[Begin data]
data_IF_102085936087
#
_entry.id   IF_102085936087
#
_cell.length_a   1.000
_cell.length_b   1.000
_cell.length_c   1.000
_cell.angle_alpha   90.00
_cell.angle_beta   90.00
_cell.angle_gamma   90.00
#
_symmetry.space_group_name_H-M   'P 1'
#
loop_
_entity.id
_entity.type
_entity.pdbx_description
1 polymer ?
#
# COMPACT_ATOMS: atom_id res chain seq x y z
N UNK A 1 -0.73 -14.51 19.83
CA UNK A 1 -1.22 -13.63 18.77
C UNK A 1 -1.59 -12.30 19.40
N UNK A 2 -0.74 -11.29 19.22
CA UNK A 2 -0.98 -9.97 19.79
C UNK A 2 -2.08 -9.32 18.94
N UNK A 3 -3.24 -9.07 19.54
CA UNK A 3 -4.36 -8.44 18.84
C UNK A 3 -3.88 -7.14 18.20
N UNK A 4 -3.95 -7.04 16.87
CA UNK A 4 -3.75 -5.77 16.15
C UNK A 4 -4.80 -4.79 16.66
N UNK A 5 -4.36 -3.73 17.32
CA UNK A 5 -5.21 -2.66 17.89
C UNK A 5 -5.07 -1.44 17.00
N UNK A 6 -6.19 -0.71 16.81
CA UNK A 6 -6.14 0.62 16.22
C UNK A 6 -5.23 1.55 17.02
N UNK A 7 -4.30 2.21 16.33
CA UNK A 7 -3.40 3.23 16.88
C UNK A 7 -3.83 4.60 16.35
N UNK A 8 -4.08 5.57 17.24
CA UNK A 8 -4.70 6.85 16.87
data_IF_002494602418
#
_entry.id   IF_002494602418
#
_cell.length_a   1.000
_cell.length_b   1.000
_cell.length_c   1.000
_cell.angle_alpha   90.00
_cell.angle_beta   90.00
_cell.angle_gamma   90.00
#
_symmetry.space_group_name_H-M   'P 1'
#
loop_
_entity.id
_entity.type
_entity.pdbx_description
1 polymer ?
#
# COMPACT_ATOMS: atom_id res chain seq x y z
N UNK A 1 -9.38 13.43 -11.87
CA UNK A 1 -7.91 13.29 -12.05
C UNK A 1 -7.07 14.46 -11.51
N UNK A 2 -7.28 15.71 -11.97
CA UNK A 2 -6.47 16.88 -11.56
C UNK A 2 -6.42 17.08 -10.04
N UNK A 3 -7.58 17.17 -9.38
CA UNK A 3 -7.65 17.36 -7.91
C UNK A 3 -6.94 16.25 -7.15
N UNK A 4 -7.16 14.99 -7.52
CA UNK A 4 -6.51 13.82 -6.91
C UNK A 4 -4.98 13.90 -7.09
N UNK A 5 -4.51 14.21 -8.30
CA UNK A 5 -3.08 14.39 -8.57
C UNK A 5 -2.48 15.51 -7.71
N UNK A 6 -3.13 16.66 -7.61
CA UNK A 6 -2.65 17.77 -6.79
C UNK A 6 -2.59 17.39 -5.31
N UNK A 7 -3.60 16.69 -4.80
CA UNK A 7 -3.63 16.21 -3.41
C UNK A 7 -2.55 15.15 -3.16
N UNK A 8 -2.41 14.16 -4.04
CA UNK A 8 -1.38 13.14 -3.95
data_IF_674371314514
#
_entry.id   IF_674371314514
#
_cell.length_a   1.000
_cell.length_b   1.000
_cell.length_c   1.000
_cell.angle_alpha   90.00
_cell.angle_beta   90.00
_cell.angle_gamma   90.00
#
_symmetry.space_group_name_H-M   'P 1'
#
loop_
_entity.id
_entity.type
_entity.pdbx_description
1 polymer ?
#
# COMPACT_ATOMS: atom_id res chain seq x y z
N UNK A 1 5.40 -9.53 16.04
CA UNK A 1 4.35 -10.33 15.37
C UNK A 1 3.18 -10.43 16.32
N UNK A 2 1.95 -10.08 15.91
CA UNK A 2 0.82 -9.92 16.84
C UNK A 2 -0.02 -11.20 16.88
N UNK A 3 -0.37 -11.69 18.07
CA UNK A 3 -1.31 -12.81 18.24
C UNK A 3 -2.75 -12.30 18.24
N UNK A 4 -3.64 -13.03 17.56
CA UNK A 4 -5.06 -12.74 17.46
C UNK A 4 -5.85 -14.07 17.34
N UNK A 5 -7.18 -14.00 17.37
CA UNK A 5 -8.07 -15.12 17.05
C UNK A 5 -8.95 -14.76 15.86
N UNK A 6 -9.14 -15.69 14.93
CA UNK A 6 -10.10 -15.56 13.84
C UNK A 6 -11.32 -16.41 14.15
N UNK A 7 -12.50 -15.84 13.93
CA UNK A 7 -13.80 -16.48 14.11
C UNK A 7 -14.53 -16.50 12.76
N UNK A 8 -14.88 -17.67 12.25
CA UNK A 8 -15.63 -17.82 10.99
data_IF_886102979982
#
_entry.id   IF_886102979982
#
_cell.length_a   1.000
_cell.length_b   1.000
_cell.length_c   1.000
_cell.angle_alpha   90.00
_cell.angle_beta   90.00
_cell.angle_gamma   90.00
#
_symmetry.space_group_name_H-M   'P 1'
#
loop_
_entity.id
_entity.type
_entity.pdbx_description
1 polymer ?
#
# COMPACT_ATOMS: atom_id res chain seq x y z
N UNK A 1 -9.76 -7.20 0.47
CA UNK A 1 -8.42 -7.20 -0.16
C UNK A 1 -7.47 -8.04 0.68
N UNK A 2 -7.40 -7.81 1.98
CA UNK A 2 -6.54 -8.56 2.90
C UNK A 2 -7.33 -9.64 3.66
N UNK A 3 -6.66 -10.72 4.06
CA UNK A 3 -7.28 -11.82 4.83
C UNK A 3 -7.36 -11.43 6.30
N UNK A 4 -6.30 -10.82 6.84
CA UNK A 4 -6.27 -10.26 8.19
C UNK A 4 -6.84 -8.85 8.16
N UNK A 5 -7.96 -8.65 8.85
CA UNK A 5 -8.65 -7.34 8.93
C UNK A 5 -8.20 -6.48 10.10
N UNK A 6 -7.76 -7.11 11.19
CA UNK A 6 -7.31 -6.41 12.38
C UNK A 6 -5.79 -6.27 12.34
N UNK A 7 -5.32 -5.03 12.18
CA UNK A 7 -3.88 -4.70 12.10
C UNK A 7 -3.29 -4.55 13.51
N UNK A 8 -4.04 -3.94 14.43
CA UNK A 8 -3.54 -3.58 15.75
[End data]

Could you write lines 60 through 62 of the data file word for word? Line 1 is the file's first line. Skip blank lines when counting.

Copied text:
_entity.pdbx_description
1 polymer ?
#